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Press Start: Lead an Empowered Life as a Clinical Laboratorian

The Benefits of Intergenerational Teams

Published August 9, 2014 9:06 PM by Glen McDaniel
 

As the workforces ages we find many Baby Boomers (born 1946 to 1964) are retiring and the workforce is increasingly made up of younger individuals. The interesting thing about different generations working together is that values and even work ethics will vary. Oldsters (Boomers like myself) tend to assess younger workers as being sloppy, unprofessional and egotistical.

 

The reality, though, is that very often younger laboratorians and other workers just don’t see themselves as “married” to a job the way Boomers are.They are early adopters to technology and tend to eagerly welcome new “toys” in the lab rather than see them as just additional instruments to learn, maintain and troubleshoot.

 

Post-Boomer generations tend to live by the axiom, “We work to live, not live to work.” They realize they are very likely to have several jobs during their work life and do not have unwavering loyalty to any one organization. But that does not make them unprofessional slouches. In fact we raised many of them to be the independent individuals they are.

  • Generation X: Defined as the generation born between 1965 and 1980, members of this group are more likely than their predecessors to have been raised in single-parent households or by two working parents. Having grown up playing video games and using computers, they may see technology as allowing them to work smarter and tend to use technology in daily life: to schedule, make goals, tote files around, make presentations and communicate.
  • Millennials: Born between 1981 and 2000, members of this group are also known as Generation Y or Generation Next. As noted in a 2007 Pew Research report Millennials have been “shaped by an unprecedented revolution in technology and dramatic events both at home and abroad.” Gen Y is more diverse, racially and ethnically, than previous generations and is often seen as being more tolerant on various issues, the Pew report found. For Millennials, the line separating their work life and leisure time may be less defined and they may be more likely to move from one job to another with no qualms.

Generation Y individuals are much more likely to entertain and accept divergent views and are less conformist. They might question rules and find it logical to make exceptions to rules based on specific circumstances. They also expect management to understand why the need for work-life balance might prevent them from sacrificing for the good or convenience of the organization.

 

Whether you are the manager or peer of a member of an intergenerational team, it helps if you are willing to accept certain realities without being too judgmental of those not exactly like yourself. Different perspectives prevent the stagnation of group think. So the “young ‘uns” may be different, but that also means they offer different benefits, making the entire team stronger.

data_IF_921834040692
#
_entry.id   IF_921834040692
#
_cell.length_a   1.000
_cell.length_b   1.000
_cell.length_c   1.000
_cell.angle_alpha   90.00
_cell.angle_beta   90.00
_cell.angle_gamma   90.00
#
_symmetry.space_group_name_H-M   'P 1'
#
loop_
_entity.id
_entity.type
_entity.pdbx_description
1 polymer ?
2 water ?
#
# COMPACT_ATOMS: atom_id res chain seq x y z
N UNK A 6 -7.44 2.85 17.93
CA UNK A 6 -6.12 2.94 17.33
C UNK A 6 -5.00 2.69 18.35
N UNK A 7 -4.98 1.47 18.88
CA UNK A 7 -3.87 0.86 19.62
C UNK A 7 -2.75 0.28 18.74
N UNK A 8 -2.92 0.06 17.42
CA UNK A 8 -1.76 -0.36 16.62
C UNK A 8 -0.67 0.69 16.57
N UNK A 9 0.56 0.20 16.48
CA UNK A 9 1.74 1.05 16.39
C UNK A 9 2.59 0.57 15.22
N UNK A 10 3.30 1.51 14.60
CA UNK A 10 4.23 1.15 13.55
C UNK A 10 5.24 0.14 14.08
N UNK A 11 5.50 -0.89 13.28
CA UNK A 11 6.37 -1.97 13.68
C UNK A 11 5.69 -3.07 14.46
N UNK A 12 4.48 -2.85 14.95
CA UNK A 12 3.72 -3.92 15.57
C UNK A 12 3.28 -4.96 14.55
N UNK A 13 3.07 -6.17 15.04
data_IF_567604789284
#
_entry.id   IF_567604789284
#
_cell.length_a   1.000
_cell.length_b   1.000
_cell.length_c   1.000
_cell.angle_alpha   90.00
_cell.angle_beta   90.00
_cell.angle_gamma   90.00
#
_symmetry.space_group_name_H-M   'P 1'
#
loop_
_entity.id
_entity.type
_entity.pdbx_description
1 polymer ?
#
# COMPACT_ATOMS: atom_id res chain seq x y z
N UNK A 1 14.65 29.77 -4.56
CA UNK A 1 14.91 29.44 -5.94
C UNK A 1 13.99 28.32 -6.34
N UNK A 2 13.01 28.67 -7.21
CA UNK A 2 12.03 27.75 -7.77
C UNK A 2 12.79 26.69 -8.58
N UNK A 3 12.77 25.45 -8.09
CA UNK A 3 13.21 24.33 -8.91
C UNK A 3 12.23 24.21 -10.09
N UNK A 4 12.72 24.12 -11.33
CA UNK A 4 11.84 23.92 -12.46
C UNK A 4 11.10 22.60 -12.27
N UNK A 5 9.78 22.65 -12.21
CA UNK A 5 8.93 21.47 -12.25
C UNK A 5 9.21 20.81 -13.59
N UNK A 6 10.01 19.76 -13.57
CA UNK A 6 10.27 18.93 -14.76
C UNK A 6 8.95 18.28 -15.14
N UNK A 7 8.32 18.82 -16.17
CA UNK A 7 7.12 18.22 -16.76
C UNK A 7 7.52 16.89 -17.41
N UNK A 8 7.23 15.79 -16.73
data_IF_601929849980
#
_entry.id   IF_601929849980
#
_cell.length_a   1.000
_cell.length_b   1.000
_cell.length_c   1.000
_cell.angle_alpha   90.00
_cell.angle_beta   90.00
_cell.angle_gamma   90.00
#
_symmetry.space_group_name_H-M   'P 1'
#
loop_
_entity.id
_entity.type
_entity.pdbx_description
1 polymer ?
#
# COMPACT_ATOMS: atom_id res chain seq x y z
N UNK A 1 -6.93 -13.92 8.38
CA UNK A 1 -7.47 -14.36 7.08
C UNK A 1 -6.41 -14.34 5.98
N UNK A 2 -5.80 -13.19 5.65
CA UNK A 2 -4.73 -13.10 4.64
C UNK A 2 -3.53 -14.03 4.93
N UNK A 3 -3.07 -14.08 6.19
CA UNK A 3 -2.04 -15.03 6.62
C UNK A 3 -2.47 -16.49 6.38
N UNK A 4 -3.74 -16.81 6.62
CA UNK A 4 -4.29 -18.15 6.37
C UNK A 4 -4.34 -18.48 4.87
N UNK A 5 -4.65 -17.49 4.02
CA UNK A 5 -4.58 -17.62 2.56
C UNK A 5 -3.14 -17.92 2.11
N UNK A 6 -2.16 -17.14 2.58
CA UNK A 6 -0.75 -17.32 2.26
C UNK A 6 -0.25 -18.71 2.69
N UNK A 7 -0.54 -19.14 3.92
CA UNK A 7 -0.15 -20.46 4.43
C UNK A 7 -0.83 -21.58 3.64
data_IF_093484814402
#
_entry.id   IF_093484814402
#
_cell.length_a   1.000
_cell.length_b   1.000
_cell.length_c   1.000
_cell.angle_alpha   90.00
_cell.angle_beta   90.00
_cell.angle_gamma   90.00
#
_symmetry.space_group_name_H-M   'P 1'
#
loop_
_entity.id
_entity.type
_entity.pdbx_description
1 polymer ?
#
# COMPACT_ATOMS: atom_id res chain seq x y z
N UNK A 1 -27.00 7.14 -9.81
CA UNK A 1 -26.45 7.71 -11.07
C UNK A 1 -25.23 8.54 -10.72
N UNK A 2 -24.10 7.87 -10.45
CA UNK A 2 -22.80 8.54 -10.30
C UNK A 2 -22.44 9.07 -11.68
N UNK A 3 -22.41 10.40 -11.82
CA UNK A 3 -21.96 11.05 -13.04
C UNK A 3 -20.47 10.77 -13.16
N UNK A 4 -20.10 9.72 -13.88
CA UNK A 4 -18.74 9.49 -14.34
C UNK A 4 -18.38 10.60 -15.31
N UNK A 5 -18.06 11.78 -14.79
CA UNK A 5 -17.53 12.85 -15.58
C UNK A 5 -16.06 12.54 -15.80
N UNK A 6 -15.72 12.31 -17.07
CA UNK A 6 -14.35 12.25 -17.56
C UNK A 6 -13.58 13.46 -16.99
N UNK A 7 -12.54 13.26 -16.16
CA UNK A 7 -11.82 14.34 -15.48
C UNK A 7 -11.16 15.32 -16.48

So, how do you cope with that Generation X or Millennial  for the good of your laboratory? A University of Notre Dame business school pamphlet offers the following suggestions.

  • Value individual strengths: Lose the stereotypes that come with labeling groups of people. Instead, maximize the potential of each member of your team by understanding and appreciating his or her background, skills and goals.
  • Provide training: It’s not enough to simply assemble an intergenerational team and expect it to work flawlessly and seamlessly. Provide awareness training and allow employees to learn about their differences, as well as their similarities.
  • Create partnerships: Establish mentoring partnerships among the generations. For example, team a tech-savvy Millennial with a baby boomer who values technology but needs some hands-on training.
  • Be flexible: Acknowledge and, if possible, accommodate various work styles. That may include offering flexible hours and work-from-home options. It might also involve catering to different food and drink preferences in the company cafeteria, or providing wireless connections for employees’ personal mobile devices or charging stations for their electric vehicles.

If you follow these suggestions, what is generally perceived as an annoyance and a negative can be turned into a huge benefit.

2 comments

It is sometimes hard to work with older techs or MLSs. Sometimes you have a clik because the younger MLS and MLTs stick together because we understand each other, we can talk abut  social things,  we can talk about work, we can share concerns. We  even see the workplace issues and policies the same.

Our suggestions are not accepted, we are judged all the time and even when talking to each other the older folks assume we are wasting time.

I think we should learn from each other. That's the way it should be. If they cant take us then they should just go ahead and retire.

Juan Sabino August 11, 2014 5:03 PM
Houston TX

I am wondering why is it that it is us the Baby Boomers who have to make adjustments and learn how to cope with  the Millennials. they should be taught in school how to  exist and act professionally in the real world.

We were taught how to dress, write resumes, speak to our elders and basically learn how to get along. Now we are being told we must act a certain way t o please the Gen X an Y.

Melissa T August 10, 2014 7:52 PM
Los Angeles CA

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